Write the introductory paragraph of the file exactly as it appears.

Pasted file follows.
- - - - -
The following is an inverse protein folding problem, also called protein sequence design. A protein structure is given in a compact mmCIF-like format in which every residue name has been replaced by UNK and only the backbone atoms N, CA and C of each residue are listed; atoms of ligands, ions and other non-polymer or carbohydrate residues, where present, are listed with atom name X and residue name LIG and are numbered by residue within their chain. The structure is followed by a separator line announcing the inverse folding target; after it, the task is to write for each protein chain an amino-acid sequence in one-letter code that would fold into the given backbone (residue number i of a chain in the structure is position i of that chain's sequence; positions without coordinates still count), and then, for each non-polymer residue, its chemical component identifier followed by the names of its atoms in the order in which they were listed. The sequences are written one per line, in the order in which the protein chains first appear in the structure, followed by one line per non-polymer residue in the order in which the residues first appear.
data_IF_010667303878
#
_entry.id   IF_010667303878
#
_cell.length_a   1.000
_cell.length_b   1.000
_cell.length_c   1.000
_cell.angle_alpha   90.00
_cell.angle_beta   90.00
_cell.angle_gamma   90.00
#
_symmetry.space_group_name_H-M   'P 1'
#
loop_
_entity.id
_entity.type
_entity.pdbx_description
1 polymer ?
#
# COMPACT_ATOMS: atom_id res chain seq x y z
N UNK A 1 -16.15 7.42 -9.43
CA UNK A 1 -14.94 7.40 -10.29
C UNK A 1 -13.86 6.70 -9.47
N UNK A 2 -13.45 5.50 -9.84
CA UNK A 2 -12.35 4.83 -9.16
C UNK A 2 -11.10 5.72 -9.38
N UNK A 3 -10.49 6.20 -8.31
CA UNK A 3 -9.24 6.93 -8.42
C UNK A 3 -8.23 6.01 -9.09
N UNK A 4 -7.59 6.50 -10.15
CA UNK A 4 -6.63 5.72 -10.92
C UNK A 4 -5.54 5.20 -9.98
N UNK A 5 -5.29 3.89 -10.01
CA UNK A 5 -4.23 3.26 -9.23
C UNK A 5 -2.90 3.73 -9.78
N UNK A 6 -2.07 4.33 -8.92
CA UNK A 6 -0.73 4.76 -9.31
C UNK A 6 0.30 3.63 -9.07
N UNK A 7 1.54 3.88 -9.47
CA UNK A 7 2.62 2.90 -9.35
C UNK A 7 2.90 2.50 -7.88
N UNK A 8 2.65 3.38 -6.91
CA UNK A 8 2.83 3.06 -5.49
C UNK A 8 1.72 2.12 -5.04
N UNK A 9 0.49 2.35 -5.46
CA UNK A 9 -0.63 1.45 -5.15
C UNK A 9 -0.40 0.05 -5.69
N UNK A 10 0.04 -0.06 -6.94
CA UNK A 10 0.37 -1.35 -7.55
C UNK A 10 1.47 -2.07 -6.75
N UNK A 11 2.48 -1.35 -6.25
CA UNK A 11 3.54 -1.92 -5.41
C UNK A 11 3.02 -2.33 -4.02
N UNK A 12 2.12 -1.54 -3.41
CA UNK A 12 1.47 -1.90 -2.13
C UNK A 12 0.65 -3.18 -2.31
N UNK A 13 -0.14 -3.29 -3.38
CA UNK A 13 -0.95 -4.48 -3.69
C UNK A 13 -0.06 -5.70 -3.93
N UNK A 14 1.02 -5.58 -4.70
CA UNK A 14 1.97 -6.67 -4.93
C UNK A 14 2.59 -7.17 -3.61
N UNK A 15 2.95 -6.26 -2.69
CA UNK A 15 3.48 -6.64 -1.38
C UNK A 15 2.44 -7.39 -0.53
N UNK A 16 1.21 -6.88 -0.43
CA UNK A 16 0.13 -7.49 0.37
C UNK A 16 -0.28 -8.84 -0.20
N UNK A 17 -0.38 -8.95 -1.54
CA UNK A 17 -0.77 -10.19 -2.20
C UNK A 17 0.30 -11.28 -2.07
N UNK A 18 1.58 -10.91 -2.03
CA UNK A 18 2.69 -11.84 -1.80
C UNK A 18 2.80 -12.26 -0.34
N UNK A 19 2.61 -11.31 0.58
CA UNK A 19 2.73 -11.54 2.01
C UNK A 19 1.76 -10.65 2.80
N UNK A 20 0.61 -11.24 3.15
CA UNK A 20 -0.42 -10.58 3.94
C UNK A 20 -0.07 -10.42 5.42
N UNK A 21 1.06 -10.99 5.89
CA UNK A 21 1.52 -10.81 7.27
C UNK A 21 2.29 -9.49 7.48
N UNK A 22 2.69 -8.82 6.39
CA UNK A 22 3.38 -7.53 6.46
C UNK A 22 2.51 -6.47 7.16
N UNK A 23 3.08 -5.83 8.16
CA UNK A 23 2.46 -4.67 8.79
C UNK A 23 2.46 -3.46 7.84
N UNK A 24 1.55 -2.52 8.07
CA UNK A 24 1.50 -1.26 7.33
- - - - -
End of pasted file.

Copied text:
The following is an inverse protein folding problem, also called protein sequence design. A protein structure is given in a compact mmCIF-like format in which every residue name has been replaced by UNK and only the backbone atoms N, CA and C of each residue are listed; atoms of ligands, ions and other non-polymer or carbohydrate residues, where present, are listed with atom name X and residue name LIG and are numbered by residue within their chain. The structure is followed by a separator line announcing the inverse folding target; after it, the task is to write for each protein chain an amino-acid sequence in one-letter code that would fold into the given backbone (residue number i of a chain in the structure is position i of that chain's sequence; positions without coordinates still count), and then, for each non-polymer residue, its chemical component identifier followed by the names of its atoms in the order in which they were listed. The sequences are written one per line, in the order in which the protein chains first appear in the structure, followed by one line per non-polymer residue in the order in which the residues first appear.